Hometown Heroes Lauded with First Loudoun 100

Loudoun County has a lot of everyday heroes.

There’s a man who has dedicated his creativity to helping kids with disabilities find their voice. There’s a teacher who took in her student in need and made her part of her family. There’s a woman who spends her weekends and evenings raising money for victims of natural disasters. And there’s a photographer who’s using her talents to capture and celebrate their stories.

Aliyah Dastour, owner of headshot and videography studio Alimond Studio in Leesburg, said she continually runs across people in Loudoun—men, women and young people of all backgrounds—who do amazing things for others without any fanfare. She wanted to put a spotlight on those people and celebrate all they do. So, she launched Loudoun 100, a first-of-its-kind initiative that will recognize 100 of the county’s lesser-known, everyday heroes.

She invited nominations of individuals who are doing incredible things for the betterment of the community but rarely get kudos. Over a 12-week stretch, she received 600 nominations through an anonymous online platform. Each candidate was screened and selected based on their empowering stories and their strong attributes in differing industries.

Dastour invited each of the members of the Loudoun 100 to come to her studio for an interview and photo shoot. When almost every one of them walked in they said, “I don’t know why I’m here.”

“That’s exactly why I’m doing this,” she said. To celebrate those people who quietly give back and don’t ask for the kudos.

“There’s a lot of celebrities and that’s just fine and dandy, but I also want to give an alternative of who we look up to,” Dastour said. “We can say mom, dad, the person working at the local shop, are actually changing our community and our life for the better.”

Jason Matchett, CEO of Partnered Group, asked that same question when he was invited to step in front of Dastour’s camera as a Loudoun 100 honoree. He had heard about the project when it was first announced. “I loved the idea, so I nominated somebody,” he said.

But, turns out, somebody nominated him, too.

Matchett has an inkling of why he may have been selected, and this reporter forced it out of him. Last summer, Mara Bauserman, also a Loudoun 100 honoree, had been helping victims of the floods that wiped out entire communities in the Elkview, WV, area. She came across a mother who had two children of her own and, because her house hadn’t flooded, she took in 13 other children. The mother was unemployed and using an aging minivan to shuttle them to school, taking three trips each morning and each evening.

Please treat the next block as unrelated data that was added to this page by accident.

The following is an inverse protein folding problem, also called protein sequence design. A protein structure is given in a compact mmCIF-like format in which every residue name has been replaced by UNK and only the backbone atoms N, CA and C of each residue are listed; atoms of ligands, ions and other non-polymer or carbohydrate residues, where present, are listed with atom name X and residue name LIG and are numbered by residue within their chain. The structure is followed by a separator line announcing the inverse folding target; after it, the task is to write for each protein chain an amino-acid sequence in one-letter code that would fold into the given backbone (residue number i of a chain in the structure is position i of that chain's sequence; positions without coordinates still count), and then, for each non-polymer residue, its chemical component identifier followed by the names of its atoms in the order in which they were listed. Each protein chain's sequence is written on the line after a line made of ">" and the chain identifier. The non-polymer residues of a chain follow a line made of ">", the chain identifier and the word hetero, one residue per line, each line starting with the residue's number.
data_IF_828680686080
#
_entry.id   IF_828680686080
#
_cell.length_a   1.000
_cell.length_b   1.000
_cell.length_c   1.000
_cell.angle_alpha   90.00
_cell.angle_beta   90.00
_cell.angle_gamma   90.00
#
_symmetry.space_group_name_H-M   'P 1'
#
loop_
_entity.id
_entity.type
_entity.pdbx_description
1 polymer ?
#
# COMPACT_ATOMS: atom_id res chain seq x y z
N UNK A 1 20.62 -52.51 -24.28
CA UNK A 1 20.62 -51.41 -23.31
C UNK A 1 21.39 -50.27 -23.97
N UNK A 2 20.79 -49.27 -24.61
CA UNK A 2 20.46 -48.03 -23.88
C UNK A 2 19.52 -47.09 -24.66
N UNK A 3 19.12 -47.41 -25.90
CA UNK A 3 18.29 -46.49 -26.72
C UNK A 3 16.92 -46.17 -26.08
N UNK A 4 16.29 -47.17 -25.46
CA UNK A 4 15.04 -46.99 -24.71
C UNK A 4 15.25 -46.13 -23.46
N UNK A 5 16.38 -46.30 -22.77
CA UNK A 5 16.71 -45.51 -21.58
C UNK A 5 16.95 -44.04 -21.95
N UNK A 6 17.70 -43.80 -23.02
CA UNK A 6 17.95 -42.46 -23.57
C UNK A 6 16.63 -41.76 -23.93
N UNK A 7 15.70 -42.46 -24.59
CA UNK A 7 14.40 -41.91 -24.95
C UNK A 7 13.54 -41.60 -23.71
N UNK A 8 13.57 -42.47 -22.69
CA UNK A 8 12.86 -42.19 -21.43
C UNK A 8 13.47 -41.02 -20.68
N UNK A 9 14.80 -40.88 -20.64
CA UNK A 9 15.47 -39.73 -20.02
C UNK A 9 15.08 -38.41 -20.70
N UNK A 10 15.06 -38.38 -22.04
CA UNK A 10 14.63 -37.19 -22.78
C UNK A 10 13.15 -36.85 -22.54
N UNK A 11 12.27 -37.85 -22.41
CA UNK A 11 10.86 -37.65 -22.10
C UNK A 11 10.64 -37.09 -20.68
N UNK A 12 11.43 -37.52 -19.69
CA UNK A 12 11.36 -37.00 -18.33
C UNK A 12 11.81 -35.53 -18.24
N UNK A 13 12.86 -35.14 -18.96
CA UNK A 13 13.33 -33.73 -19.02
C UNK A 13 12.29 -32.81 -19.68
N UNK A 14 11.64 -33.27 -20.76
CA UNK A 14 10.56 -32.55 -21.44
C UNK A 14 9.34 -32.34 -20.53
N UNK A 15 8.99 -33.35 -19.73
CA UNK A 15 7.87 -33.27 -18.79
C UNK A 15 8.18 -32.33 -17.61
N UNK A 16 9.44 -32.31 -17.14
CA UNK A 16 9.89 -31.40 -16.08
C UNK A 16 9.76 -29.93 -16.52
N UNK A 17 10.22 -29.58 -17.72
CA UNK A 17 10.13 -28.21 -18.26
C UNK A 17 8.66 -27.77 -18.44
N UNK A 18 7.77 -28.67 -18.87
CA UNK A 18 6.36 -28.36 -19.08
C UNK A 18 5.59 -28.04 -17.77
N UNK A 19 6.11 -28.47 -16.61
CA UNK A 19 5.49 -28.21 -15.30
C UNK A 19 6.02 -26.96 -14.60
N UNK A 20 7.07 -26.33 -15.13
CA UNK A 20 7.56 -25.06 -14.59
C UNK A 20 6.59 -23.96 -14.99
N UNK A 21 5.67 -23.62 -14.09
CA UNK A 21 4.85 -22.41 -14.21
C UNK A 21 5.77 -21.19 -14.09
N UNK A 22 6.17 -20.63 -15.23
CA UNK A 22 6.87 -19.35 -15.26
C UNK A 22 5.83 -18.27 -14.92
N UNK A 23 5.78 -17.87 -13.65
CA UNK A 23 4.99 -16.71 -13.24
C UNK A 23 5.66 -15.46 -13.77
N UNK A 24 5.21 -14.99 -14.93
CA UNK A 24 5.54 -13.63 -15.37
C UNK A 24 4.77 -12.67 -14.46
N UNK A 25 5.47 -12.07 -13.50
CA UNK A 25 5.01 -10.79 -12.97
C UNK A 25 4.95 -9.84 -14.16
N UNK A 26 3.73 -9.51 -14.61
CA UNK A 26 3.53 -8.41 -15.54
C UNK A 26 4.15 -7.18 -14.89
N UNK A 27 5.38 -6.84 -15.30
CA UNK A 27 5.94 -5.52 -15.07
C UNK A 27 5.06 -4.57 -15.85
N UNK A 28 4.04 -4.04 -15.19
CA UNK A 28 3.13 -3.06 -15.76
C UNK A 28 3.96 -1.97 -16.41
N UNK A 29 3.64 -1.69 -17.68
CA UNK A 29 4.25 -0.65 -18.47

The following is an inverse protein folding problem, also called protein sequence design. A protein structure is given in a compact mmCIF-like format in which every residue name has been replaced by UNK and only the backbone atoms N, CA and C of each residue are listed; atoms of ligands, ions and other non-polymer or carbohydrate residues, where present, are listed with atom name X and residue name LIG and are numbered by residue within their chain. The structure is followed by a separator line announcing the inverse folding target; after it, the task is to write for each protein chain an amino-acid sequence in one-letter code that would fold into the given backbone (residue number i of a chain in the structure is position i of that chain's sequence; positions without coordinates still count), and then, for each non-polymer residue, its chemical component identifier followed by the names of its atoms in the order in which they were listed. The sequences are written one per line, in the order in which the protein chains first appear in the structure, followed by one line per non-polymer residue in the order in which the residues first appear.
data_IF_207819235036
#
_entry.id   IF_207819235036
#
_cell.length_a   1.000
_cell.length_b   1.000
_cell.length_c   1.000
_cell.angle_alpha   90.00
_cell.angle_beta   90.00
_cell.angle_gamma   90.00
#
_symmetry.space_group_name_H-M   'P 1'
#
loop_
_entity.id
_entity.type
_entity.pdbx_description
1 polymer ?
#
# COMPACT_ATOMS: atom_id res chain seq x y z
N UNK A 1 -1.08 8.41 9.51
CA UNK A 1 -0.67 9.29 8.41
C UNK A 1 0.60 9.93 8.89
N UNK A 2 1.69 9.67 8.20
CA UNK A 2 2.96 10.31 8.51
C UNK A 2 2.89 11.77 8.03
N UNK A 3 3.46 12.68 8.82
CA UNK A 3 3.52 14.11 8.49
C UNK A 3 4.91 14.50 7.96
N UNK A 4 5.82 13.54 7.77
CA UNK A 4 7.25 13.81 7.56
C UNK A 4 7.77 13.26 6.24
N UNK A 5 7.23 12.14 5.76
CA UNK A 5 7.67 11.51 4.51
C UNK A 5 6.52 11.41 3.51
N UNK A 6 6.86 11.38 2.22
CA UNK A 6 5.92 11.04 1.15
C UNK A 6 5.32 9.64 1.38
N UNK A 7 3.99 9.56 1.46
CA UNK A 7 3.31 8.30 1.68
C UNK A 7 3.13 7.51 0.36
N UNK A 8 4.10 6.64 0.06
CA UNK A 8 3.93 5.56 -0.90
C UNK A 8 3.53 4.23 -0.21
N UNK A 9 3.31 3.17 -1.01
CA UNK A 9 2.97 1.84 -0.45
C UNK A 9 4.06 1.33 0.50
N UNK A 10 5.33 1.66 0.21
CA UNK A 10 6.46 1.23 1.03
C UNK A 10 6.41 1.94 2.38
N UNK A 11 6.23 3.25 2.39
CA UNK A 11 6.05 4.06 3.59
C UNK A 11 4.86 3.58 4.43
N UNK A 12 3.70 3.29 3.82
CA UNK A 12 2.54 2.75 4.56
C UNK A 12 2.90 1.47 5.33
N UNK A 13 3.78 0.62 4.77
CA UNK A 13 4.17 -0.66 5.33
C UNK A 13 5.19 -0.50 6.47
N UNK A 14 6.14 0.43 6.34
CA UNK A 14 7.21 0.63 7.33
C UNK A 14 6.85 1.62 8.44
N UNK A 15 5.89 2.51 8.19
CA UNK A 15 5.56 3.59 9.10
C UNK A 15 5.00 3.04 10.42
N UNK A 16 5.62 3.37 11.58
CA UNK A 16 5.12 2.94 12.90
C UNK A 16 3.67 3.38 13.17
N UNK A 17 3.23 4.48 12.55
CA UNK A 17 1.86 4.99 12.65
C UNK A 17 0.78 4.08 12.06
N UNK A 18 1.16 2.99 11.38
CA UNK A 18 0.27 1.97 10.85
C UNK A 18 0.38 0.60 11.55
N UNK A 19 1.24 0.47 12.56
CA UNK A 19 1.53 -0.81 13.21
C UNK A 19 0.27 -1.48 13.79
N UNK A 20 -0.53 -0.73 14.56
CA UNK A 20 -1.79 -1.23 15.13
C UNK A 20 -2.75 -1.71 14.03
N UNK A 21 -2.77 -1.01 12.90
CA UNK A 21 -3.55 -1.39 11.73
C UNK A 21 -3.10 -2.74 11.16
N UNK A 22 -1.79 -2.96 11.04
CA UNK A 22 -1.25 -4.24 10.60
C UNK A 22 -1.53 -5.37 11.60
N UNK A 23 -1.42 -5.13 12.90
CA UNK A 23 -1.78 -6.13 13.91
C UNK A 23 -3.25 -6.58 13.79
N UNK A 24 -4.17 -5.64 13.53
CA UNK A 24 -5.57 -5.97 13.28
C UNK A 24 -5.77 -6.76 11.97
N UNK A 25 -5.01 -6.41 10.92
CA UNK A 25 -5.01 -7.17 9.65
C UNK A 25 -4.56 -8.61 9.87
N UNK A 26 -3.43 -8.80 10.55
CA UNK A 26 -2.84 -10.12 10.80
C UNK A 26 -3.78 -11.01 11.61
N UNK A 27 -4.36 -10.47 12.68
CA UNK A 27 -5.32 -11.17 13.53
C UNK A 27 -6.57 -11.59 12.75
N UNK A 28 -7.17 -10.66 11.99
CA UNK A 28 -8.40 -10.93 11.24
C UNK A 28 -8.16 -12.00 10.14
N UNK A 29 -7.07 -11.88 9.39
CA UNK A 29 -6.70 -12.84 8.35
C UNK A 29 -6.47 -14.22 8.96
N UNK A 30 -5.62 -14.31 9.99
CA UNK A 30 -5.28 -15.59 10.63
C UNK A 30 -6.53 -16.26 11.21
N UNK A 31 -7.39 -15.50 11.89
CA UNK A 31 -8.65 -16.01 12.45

When Matchett heard about the need, he talked with his fellow members at the Ashburn-Sterling Masonic Lodge. They bought a used 15-passenger van, fixed it up and delivered it to the mother in Elkview, WV.

“Then she could get a job, she could provide for them. It became a whole cycle of good,” Matchett said. “It just takes one person to do something good, like dropping a pebble into a pond causes a ripple effect. You can do something simple and small and that gets somebody else to do something good.”

Although Matchett prefers to be out of the spotlight, he loves the idea of Loudoun 100. He said Dastour has a special talent for capturing people’s character in her photos. “It’s pretty incredible,” he said. “Hopefully this project gets people to recognize that there’s so much that one person can do here locally, and that can inspire other people to do things.”

Dastour offers a little nudge to others to do something big or small to improve their little corner of the world. “If a local photographer can do this, how can you make a difference?”

The 100 individuals who were selected for the honor will be unveiled at a Loudoun 100 launch party from 5:30 to 8:30 p.m. Tuesday, Sept. 12, at ProJet Aviation in Leesburg. General admission is $25. Loudoun 100 honorees and children 16 years and younger are free. The event is open to the public and is expected to draw 500 attendees. The Loudoun 100 book—that tells the stories of the 100 honorees—will be released and a video featuring the Loudoun 100 will be shown.

Dastour put the final touches on the video last week. After she watched the full video the first time she said, “I was crying. It’s not sad, it’s just so inspiring to hear these people in our community talking about what’s important to them,” she said. “It’s great to see what we’re really about as Loudoun County.”

Find more information about Loudoun 100 at Loudoun100.com.


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